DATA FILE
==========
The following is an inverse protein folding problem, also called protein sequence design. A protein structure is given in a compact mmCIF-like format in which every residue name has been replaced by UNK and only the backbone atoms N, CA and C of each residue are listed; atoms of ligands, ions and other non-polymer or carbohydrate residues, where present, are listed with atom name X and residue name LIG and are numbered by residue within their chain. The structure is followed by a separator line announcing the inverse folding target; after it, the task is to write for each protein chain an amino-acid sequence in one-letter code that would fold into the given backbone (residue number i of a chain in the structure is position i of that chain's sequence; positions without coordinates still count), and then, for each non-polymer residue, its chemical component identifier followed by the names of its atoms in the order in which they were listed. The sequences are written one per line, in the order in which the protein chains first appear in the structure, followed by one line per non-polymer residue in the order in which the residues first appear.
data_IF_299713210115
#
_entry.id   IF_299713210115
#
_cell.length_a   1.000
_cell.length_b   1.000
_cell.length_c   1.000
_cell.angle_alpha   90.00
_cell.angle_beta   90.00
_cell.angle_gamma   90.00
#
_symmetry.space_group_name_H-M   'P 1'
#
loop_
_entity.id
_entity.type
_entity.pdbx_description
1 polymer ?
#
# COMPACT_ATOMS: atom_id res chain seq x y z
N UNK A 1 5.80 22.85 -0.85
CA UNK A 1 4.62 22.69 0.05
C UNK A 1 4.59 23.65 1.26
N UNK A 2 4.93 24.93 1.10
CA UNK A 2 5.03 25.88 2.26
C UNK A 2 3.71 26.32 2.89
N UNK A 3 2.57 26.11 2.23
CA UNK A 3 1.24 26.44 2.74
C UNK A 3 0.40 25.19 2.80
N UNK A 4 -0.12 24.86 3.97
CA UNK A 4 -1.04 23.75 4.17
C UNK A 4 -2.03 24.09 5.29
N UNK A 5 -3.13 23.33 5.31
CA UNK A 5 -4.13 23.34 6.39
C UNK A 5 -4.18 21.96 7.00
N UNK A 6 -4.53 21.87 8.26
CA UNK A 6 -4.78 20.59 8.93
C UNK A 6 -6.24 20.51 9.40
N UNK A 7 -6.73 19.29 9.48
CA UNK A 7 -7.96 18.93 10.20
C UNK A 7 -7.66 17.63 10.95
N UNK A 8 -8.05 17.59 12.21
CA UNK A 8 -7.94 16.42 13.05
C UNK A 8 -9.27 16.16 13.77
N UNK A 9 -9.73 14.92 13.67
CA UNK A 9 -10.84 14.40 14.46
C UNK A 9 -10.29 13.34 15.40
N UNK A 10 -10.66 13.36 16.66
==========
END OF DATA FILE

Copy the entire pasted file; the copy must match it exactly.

The following is an inverse protein folding problem, also called protein sequence design. A protein structure is given in a compact mmCIF-like format in which every residue name has been replaced by UNK and only the backbone atoms N, CA and C of each residue are listed; atoms of ligands, ions and other non-polymer or carbohydrate residues, where present, are listed with atom name X and residue name LIG and are numbered by residue within their chain. The structure is followed by a separator line announcing the inverse folding target; after it, the task is to write for each protein chain an amino-acid sequence in one-letter code that would fold into the given backbone (residue number i of a chain in the structure is position i of that chain's sequence; positions without coordinates still count), and then, for each non-polymer residue, its chemical component identifier followed by the names of its atoms in the order in which they were listed. The sequences are written one per line, in the order in which the protein chains first appear in the structure, followed by one line per non-polymer residue in the order in which the residues first appear.
data_IF_299713210115
#
_entry.id   IF_299713210115
#
_cell.length_a   1.000
_cell.length_b   1.000
_cell.length_c   1.000
_cell.angle_alpha   90.00
_cell.angle_beta   90.00
_cell.angle_gamma   90.00
#
_symmetry.space_group_name_H-M   'P 1'
#
loop_
_entity.id
_entity.type
_entity.pdbx_description
1 polymer ?
#
# COMPACT_ATOMS: atom_id res chain seq x y z
N UNK A 1 5.80 22.85 -0.85
CA UNK A 1 4.62 22.69 0.05
C UNK A 1 4.59 23.65 1.26
N UNK A 2 4.93 24.93 1.10
CA UNK A 2 5.03 25.88 2.26
C UNK A 2 3.71 26.32 2.89
N UNK A 3 2.57 26.11 2.23
CA UNK A 3 1.24 26.44 2.74
C UNK A 3 0.40 25.19 2.80
N UNK A 4 -0.12 24.86 3.97
CA UNK A 4 -1.04 23.75 4.17
C UNK A 4 -2.03 24.09 5.29
N UNK A 5 -3.13 23.33 5.31
CA UNK A 5 -4.13 23.34 6.39
C UNK A 5 -4.18 21.96 7.00
N UNK A 6 -4.53 21.87 8.26
CA UNK A 6 -4.78 20.59 8.93
C UNK A 6 -6.24 20.51 9.40
N UNK A 7 -6.73 19.29 9.48
CA UNK A 7 -7.96 18.93 10.20
C UNK A 7 -7.66 17.63 10.95
N UNK A 8 -8.05 17.59 12.21
CA UNK A 8 -7.94 16.42 13.05
C UNK A 8 -9.27 16.16 13.77
N UNK A 9 -9.73 14.92 13.67
CA UNK A 9 -10.84 14.40 14.46
C UNK A 9 -10.29 13.34 15.40
N UNK A 10 -10.66 13.36 16.66